FTSE 100 wavers amid fears of coronavirus second wave

The FTSE 100 (INDEXFTSE: UKX), DAX (INDEXDB: DAX) and CAC 40 (INDEXEURO: PX1) all opened with an underwhelming performance on Monday morning, dropping over 1% as markets responded to mounting fears of a second wave of coronavirus.

By mid-morning, both the DAX and the CAC 40 had recovered, up 0.4% – however the momentum trailed off not long after, with all 3 markets slipping back into the negative by noon.

Reports of an outbreak at a German meat processing factory and a spike in cases in Beijing have concerned investors, throwing cold water over the progress made at the start of the month when the FTSE 100 traded at its highest level since the start of the pandemic.

Markets can’t make up their minds

The markets’ tumultuous behaviour is a reflection of the conflicting news to hit the headlines in the past week. Russ Mould, investment director at stockbroker AJ Bell, commented on Monday morning’s performances:

“Investors continue to be pulled from different directions by various headwinds and tailwinds. On one hand there is positive news such as Spain accepting UK tourists without the need for quarantine, adding to the list of restrictions being lifted across Europe. On the other hand, the US still seems to be struggling to contain the coronavirus and the risk of a second wave is still front of mind for many people”.

Jim Reid, strategist at Deutsche Bank, weighed in:

“The virus spread continues to create a lot of uncertainty in markets. For example, does it matter that the troublesome US states are continuing to see case numbers increase or does it provide some good news that economies can stay open as cases rumble on?”.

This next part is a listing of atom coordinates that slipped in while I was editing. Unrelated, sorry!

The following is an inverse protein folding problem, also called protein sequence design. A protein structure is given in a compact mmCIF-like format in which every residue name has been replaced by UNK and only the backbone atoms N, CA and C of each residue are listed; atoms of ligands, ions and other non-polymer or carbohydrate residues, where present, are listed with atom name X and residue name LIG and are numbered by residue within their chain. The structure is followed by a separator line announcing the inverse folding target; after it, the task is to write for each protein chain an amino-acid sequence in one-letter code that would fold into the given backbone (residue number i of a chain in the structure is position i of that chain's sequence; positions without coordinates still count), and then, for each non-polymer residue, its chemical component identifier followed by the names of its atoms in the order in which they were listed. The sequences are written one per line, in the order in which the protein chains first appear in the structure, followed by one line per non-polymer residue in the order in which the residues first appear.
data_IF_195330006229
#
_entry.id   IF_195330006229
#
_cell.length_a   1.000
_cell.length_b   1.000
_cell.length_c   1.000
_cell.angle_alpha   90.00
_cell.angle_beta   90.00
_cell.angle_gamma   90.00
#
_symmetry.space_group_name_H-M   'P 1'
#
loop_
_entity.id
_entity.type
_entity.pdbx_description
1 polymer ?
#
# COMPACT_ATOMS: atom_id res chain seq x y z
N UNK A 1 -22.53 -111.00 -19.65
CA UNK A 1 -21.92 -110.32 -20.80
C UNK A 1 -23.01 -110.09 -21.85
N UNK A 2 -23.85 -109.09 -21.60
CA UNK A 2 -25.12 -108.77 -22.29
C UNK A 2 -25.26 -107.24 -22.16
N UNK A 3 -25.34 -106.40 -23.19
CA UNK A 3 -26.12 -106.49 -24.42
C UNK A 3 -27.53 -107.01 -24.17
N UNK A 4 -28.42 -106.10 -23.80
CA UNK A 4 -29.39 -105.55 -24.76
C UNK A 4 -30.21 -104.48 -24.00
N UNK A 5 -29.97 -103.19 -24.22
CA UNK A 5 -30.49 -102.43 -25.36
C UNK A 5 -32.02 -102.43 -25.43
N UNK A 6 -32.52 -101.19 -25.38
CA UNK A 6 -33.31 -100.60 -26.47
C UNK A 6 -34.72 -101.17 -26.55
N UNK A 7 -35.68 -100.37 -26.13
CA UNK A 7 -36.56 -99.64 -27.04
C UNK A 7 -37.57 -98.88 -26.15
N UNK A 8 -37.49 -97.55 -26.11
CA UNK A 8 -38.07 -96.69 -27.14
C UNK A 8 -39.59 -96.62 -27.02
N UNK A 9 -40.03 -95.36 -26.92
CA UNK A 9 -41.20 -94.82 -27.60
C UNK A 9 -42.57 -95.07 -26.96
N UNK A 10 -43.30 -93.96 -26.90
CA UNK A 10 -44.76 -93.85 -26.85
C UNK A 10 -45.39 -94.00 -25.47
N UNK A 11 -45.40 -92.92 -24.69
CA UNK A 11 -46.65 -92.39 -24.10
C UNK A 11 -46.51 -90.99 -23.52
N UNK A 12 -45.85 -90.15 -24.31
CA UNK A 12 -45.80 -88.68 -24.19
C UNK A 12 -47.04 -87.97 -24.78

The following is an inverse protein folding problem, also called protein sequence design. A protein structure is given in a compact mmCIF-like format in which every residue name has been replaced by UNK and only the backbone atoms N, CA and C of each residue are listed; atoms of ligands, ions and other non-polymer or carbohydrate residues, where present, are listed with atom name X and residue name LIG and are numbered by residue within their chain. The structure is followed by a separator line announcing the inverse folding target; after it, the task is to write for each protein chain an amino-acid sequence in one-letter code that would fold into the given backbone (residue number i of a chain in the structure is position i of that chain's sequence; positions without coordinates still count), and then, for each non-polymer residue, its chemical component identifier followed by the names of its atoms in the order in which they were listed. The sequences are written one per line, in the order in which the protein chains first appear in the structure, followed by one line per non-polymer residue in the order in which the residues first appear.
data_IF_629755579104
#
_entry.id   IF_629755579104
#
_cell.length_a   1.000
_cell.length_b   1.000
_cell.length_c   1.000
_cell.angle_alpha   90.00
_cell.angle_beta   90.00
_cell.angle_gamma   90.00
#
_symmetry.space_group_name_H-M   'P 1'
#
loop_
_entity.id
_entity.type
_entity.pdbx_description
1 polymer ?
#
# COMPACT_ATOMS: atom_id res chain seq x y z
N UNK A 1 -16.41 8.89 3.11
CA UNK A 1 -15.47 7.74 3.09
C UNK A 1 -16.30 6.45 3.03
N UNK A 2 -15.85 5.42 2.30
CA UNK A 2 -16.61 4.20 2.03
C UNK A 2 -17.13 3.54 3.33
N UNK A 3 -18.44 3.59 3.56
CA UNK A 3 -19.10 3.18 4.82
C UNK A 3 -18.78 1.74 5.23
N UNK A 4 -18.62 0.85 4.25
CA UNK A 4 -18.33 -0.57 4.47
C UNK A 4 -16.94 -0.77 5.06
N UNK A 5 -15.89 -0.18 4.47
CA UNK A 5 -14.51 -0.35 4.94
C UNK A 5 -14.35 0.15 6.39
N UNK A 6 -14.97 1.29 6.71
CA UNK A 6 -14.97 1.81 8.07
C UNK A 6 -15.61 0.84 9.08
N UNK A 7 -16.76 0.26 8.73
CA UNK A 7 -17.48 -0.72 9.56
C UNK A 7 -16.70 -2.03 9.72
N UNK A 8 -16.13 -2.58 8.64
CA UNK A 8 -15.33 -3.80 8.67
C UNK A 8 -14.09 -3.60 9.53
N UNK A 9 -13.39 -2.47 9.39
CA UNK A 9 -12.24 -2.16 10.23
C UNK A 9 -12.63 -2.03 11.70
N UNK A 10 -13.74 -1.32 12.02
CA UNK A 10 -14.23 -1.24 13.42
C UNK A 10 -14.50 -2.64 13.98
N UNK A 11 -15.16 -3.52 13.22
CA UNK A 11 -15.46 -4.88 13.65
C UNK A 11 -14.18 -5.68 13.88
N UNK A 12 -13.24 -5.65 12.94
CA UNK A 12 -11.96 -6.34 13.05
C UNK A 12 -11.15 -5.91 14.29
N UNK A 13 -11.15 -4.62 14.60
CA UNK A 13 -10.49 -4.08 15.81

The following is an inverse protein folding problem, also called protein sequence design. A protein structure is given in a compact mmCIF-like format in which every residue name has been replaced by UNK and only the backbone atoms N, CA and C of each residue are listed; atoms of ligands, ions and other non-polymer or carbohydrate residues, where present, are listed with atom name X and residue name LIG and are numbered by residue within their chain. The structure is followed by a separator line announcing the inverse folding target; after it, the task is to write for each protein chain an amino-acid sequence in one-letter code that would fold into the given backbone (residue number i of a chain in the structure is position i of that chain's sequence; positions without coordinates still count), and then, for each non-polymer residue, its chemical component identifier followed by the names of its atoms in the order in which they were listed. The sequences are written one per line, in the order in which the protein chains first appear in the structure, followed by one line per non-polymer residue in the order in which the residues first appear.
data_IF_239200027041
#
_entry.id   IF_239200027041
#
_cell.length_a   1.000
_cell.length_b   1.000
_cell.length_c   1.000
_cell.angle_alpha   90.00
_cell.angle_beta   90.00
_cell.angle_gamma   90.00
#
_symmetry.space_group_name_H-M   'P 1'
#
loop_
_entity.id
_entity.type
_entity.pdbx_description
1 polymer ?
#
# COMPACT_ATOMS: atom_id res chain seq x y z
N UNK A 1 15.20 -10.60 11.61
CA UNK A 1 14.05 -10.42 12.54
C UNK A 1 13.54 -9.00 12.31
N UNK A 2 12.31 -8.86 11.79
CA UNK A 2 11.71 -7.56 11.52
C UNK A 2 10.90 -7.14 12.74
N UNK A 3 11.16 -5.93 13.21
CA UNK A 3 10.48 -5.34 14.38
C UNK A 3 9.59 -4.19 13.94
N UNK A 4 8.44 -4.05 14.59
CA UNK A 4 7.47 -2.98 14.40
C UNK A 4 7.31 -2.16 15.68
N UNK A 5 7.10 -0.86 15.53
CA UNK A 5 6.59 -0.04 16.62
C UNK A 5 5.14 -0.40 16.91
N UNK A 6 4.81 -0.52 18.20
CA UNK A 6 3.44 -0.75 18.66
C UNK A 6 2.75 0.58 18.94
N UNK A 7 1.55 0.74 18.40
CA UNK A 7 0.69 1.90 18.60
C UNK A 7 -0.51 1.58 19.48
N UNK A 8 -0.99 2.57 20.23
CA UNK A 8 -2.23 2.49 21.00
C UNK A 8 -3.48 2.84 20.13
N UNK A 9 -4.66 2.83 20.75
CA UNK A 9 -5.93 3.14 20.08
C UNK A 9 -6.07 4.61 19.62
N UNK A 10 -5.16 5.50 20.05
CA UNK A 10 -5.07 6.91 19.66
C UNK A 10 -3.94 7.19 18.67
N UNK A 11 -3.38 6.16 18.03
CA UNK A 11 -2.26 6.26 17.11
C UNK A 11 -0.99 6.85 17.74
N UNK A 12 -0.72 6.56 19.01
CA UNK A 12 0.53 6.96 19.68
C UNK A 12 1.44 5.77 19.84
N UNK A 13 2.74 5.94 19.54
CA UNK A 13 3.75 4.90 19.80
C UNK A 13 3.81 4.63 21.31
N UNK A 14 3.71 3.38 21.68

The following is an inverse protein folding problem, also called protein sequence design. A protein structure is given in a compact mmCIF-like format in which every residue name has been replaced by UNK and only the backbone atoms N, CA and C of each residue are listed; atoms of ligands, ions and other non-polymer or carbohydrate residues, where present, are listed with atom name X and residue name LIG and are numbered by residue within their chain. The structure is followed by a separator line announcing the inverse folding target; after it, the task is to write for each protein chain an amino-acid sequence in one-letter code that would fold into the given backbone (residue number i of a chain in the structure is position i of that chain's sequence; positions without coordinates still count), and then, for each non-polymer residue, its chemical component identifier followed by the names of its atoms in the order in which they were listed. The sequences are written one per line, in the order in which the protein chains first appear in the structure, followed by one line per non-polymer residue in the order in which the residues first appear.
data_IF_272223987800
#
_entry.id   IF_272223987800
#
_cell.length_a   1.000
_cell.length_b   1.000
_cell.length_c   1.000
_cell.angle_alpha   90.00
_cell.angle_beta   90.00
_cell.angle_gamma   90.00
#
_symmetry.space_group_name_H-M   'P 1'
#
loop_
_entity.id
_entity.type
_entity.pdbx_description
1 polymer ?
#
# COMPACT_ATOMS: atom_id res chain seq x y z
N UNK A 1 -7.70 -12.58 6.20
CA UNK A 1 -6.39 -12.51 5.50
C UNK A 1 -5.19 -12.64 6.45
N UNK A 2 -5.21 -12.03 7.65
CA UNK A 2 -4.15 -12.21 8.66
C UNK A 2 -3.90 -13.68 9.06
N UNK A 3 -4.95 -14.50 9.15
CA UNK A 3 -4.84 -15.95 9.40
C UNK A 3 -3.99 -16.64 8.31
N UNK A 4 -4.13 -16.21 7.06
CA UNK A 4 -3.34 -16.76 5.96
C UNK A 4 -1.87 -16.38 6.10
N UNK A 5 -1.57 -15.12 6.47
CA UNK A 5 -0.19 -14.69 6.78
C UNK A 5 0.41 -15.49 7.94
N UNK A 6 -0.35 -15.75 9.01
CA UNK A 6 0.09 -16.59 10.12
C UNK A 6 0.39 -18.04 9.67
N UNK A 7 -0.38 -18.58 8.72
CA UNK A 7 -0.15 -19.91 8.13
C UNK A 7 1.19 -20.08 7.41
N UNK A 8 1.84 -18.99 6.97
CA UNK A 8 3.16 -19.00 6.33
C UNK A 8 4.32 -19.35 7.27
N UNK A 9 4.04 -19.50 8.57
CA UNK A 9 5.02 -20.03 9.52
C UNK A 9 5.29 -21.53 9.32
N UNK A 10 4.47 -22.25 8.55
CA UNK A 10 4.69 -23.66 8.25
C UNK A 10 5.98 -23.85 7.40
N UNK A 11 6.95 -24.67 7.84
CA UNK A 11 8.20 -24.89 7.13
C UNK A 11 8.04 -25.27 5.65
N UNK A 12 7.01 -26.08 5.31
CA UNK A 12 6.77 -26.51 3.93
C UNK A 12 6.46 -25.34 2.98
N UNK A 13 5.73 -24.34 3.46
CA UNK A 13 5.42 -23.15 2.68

UK investors may find solace in Prime Minister Boris Johnson’s announcement scheduled for tomorrow, in which he is expected to lay out the government’s plan to reopen the hospitality sector by the 4th of July – amid a revision of the official 2m social distancing guidelines, deemed by industry leaders as too restrictive.

Non-essential retailers opened last Monday to queues and crowds in England, indicating that the relaxation of lockdown measures could bring a much-needed boost to the economy after months of suffering and a record 20.4% contraction at the peak of the pandemic.

However, the travel industry in particular continues to struggle as countries refuse to reopen borders and summer holiday plans are scuffled. British Airways-owner IAG (LON: IAG) share price slipped almost 5% at noon, with cruise operators Carnival plc (LON: CCL) down 5.26% and easyJet (LON: EZJ) weathering a 0.80% drop.

The road ahead

So, mixed signals overall as share prices almost universally slide and global news bulletins continue to focus on coronavirus-induced anxiety. At midday there was a snippet of market confidence as the seasonally adjusted IHS Markit UK Household Finance Index (HFI) reported a rise to 40.7 in June from 37.8 in May.

Joe Hayes, an economist at IHS Markit, was quick to dampen any over-excitement on the good news:

“It is reassuring to see the UK Household Finance Index rebounding in June, as it suggests that the financial hardship endured during the height of the lockdown is easing.

Job security perceptions are still at extreme levels of pessimism, and the data here suggest there has been little pickup. This isn’t surprising given that large parts of the UK economy remain shuttered, but such negativity towards employment status is likely to generate risk aversion in consumption habits, which will undermine the recovery.

Incomes from employment were also in deep contraction territory during June. Key to the economy returning to pre-COVID-19 levels of economic output as quick as possible will be strong demand, which will encourage robust business activity and employment growth. If households are fearful for their job security and their incomes are falling, the UK’s path of recovery could be a slow one”.

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Junior Journalist at the UK Investor Magazine. Focuses primarily on finance and business content. Has personal interests in Middle Eastern politics, human rights issues, and sustainability initiatives.